Ref.: module A

This exercise requires understanding the fundamental concepts of quadratic equations and their solution methods. It involves using the quadratic formula

Solve the quadratic equation:

\[(4x + 8)\left(\frac{1}{2}x – 6\right) = 0\]


We can use the distributive property to expand the equation and obtain the following:

\begin{align*} \frac{4}{2}x^2-24x + \frac{8}{2}x-48 = 0 \\[0.6em] 2x^2-24x +4x-48 = 0 \\[1em] 2x^2-20x-48 = 0 \end{align*}


The coefficients \(a, b\) and \(c\) have 2 as common multiplier. We can factor out the number and obtain:

\[x^2-10x-24 = 0\]


The equation is now reduced to the standard form \(ax^2+bx+c= 0\). We can substitute the coefficients \(a=2, b=20, c=48\) into the quadratic formula:

\[x_{1,2} = \frac{{-b \pm \sqrt{{b^2-4ac}}}}{{2a}}\]

We obtain:

\[x_{1,2}= \frac{{-(-10) \pm \sqrt{{(-10)^2-4(1)(-24)}}}}{{2(1)}}\]


In this case, the discriminant \(\Delta\) is \(\geq 0\) so the equation admits two distinct real solutions.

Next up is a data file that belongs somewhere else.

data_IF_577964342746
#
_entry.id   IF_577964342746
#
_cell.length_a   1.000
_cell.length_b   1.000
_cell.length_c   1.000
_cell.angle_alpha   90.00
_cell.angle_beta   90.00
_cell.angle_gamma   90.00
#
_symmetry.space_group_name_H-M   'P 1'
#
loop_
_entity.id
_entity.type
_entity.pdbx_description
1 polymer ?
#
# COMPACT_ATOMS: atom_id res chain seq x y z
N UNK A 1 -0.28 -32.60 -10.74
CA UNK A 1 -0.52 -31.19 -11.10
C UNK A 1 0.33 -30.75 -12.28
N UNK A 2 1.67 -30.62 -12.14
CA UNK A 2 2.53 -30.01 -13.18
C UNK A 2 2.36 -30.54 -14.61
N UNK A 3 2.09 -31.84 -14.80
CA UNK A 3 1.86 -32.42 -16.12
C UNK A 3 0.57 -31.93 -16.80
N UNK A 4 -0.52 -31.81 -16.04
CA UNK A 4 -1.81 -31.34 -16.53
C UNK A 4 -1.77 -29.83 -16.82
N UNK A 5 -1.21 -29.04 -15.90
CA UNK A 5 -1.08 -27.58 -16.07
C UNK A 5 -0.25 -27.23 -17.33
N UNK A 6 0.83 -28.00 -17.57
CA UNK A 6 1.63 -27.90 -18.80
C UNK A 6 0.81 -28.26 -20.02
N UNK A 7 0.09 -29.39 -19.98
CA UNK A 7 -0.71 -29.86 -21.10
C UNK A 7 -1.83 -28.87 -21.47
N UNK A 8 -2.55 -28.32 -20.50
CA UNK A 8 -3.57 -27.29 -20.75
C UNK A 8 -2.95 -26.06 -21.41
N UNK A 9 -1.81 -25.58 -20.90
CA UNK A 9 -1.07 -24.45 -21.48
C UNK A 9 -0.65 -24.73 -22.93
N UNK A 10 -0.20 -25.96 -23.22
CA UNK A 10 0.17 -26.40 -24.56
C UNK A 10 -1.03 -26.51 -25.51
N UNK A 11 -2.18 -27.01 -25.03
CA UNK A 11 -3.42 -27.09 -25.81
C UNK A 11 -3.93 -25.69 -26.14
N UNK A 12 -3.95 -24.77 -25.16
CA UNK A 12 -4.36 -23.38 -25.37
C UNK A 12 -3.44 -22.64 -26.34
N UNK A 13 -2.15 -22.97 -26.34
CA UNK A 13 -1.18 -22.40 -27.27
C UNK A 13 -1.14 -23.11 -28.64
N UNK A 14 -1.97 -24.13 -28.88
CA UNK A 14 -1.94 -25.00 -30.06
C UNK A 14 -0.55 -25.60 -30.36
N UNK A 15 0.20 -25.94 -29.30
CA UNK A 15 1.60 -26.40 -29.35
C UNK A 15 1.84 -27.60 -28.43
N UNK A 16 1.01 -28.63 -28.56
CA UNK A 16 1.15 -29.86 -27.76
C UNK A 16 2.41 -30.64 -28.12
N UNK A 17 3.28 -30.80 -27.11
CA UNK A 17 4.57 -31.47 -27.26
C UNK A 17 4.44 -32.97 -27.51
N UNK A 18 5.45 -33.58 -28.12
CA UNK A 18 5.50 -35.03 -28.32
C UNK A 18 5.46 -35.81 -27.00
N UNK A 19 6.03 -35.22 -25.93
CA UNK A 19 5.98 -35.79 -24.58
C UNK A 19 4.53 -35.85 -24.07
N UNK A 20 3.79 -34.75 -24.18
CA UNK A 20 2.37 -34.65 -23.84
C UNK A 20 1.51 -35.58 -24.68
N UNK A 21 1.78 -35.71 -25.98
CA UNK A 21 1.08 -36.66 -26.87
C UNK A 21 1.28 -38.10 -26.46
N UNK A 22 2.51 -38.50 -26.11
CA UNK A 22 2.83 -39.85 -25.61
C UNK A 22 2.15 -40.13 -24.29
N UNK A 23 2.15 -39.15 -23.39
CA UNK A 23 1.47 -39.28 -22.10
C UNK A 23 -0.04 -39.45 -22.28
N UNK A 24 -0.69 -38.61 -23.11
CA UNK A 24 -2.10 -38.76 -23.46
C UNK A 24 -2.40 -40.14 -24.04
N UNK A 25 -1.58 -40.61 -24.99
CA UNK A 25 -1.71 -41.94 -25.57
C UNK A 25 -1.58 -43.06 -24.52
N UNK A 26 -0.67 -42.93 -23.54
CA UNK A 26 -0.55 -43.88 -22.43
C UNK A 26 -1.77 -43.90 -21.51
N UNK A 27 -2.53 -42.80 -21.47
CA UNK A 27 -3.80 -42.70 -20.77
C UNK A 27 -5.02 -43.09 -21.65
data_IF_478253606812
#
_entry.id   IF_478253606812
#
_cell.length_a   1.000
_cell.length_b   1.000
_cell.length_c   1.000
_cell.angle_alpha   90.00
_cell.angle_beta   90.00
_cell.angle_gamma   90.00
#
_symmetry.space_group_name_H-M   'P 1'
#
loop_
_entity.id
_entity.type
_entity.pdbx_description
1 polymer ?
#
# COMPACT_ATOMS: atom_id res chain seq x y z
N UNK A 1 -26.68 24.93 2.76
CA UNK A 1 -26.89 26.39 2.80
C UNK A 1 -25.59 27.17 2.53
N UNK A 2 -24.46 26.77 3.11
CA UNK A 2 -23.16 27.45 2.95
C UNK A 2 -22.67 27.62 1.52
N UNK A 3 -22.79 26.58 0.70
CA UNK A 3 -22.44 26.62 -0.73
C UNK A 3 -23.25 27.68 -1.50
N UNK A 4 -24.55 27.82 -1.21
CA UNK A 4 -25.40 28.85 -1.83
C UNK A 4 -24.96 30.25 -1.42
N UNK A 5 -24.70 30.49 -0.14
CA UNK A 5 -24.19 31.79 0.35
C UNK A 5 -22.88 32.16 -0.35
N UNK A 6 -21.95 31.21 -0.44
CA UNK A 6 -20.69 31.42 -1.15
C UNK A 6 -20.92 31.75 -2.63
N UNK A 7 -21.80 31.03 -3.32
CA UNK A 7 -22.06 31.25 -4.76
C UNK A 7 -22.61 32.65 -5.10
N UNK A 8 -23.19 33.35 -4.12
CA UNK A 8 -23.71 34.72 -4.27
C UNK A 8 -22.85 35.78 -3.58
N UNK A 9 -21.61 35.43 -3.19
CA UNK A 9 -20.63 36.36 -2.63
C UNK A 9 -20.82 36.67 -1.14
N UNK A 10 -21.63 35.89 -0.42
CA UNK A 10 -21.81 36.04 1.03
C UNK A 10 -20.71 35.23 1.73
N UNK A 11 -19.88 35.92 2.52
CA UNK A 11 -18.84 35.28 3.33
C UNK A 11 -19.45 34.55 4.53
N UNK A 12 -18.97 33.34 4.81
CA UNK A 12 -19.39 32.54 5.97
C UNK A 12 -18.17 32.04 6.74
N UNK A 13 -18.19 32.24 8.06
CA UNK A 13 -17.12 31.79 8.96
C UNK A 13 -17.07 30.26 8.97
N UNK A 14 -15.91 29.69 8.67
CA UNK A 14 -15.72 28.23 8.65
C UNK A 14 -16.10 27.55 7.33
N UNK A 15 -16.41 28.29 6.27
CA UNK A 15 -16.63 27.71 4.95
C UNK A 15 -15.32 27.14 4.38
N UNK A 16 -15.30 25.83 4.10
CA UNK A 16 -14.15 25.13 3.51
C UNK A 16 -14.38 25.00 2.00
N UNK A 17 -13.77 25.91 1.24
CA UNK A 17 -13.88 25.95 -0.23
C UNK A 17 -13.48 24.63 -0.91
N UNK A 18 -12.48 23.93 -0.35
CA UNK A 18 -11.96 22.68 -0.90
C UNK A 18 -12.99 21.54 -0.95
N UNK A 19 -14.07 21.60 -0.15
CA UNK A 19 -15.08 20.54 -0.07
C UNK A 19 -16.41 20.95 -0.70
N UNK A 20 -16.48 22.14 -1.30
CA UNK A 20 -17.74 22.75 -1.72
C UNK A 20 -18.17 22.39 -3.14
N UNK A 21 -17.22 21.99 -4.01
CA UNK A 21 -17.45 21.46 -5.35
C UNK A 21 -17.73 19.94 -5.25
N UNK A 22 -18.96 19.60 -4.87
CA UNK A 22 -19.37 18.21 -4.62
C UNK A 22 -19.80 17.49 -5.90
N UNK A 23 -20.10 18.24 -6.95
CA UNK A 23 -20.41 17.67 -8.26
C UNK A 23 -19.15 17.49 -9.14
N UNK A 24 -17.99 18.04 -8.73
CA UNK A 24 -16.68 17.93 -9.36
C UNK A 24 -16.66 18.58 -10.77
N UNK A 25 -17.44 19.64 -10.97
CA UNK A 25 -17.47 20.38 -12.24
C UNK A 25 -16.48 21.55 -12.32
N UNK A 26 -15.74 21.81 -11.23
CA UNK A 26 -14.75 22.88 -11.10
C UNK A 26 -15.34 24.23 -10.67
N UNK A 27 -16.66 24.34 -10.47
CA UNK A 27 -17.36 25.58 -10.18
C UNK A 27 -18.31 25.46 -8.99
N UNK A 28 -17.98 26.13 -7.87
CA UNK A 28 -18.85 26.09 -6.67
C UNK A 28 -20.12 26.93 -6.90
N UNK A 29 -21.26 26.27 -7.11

\begin{align*} x_{1,2} &= \frac{{10 \pm \sqrt{{100 + 96}}}}{2}\\[1em] x_{1,2} &= \frac{{10 \pm \sqrt{{196}}}}{2} \end{align*}


Finally, by performing the calculations, we obtain:

\[x_1 = \frac{{10 + 14}}{2} = 12\] \[x_2 = \frac{{10 – 14}}{2} = -2\]

The solution to the equation is: \[x =12 \quad \quad x =-2\]


Remember that the discriminant is crucial in determining the nature and number of solutions of quadratic equations.

  • If \( b^2 – 4ac > 0\), the quadratic equation has two distinct real solutions. \[S = \{x_1, x_2\} \quad x_1, x_2 \in \mathbb{R} \quad x_1 \neq x_2 \]

  • If \( b^2 – 4ac = 0\), the quadratic equation has two coincident real solutions. \[S = \{x\} \quad x \in \mathbb{R} \quad x = x_1 = x_2 \]

  • If \( b^2 – 4ac = < 0\), the quadratic equation has no real solutions. Instead, it gives rise to complex solutions characterized by imaginary components. \[\nexists \hspace{10px} x \in \mathbb{R}\]